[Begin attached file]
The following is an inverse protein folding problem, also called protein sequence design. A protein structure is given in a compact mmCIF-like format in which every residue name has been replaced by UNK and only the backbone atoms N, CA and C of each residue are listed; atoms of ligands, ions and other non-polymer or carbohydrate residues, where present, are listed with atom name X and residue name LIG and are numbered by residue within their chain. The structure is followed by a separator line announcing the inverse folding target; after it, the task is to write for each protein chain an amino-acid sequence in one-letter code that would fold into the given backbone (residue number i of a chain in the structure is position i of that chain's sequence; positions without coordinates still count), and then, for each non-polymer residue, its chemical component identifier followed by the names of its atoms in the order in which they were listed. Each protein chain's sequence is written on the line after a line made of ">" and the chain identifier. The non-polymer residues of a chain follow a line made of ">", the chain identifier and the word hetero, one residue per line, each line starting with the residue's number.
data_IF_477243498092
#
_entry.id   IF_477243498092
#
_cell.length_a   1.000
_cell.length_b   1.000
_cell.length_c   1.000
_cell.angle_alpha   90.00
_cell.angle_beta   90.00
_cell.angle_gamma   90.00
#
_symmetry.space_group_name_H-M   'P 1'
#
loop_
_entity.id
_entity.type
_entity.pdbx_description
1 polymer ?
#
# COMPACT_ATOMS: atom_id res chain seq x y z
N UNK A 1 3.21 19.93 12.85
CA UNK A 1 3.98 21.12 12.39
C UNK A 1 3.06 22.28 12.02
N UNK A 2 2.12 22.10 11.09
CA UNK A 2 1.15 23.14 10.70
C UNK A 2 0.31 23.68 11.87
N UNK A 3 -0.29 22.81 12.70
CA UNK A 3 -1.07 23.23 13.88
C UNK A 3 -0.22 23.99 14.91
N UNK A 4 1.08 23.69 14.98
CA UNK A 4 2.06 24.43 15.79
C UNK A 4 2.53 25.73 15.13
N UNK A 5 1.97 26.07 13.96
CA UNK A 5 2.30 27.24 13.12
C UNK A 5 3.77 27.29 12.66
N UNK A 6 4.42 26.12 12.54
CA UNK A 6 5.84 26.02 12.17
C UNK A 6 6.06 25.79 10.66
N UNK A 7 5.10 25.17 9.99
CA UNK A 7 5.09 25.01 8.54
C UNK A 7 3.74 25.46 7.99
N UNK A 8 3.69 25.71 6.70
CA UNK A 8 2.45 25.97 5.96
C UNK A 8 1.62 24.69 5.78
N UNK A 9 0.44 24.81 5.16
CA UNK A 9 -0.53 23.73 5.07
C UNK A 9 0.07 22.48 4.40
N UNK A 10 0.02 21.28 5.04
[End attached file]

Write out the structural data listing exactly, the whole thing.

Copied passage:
The following is an inverse protein folding problem, also called protein sequence design. A protein structure is given in a compact mmCIF-like format in which every residue name has been replaced by UNK and only the backbone atoms N, CA and C of each residue are listed; atoms of ligands, ions and other non-polymer or carbohydrate residues, where present, are listed with atom name X and residue name LIG and are numbered by residue within their chain. The structure is followed by a separator line announcing the inverse folding target; after it, the task is to write for each protein chain an amino-acid sequence in one-letter code that would fold into the given backbone (residue number i of a chain in the structure is position i of that chain's sequence; positions without coordinates still count), and then, for each non-polymer residue, its chemical component identifier followed by the names of its atoms in the order in which they were listed. Each protein chain's sequence is written on the line after a line made of ">" and the chain identifier. The non-polymer residues of a chain follow a line made of ">", the chain identifier and the word hetero, one residue per line, each line starting with the residue's number.
data_IF_477243498092
#
_entry.id   IF_477243498092
#
_cell.length_a   1.000
_cell.length_b   1.000
_cell.length_c   1.000
_cell.angle_alpha   90.00
_cell.angle_beta   90.00
_cell.angle_gamma   90.00
#
_symmetry.space_group_name_H-M   'P 1'
#
loop_
_entity.id
_entity.type
_entity.pdbx_description
1 polymer ?
#
# COMPACT_ATOMS: atom_id res chain seq x y z
N UNK A 1 3.21 19.93 12.85
CA UNK A 1 3.98 21.12 12.39
C UNK A 1 3.06 22.28 12.02
N UNK A 2 2.12 22.10 11.09
CA UNK A 2 1.15 23.14 10.70
C UNK A 2 0.31 23.68 11.87
N UNK A 3 -0.29 22.81 12.70
CA UNK A 3 -1.07 23.23 13.88
C UNK A 3 -0.22 23.99 14.91
N UNK A 4 1.08 23.69 14.98
CA UNK A 4 2.06 24.43 15.79
C UNK A 4 2.53 25.73 15.13
N UNK A 5 1.97 26.07 13.96
CA UNK A 5 2.30 27.24 13.12
C UNK A 5 3.77 27.29 12.66
N UNK A 6 4.42 26.12 12.54
CA UNK A 6 5.84 26.02 12.17
C UNK A 6 6.06 25.79 10.66
N UNK A 7 5.10 25.17 9.99
CA UNK A 7 5.09 25.01 8.54
C UNK A 7 3.74 25.46 7.99
N UNK A 8 3.69 25.71 6.70
CA UNK A 8 2.45 25.97 5.96
C UNK A 8 1.62 24.69 5.78
N UNK A 9 0.44 24.81 5.16
CA UNK A 9 -0.53 23.73 5.07
C UNK A 9 0.07 22.48 4.40
N UNK A 10 0.02 21.28 5.04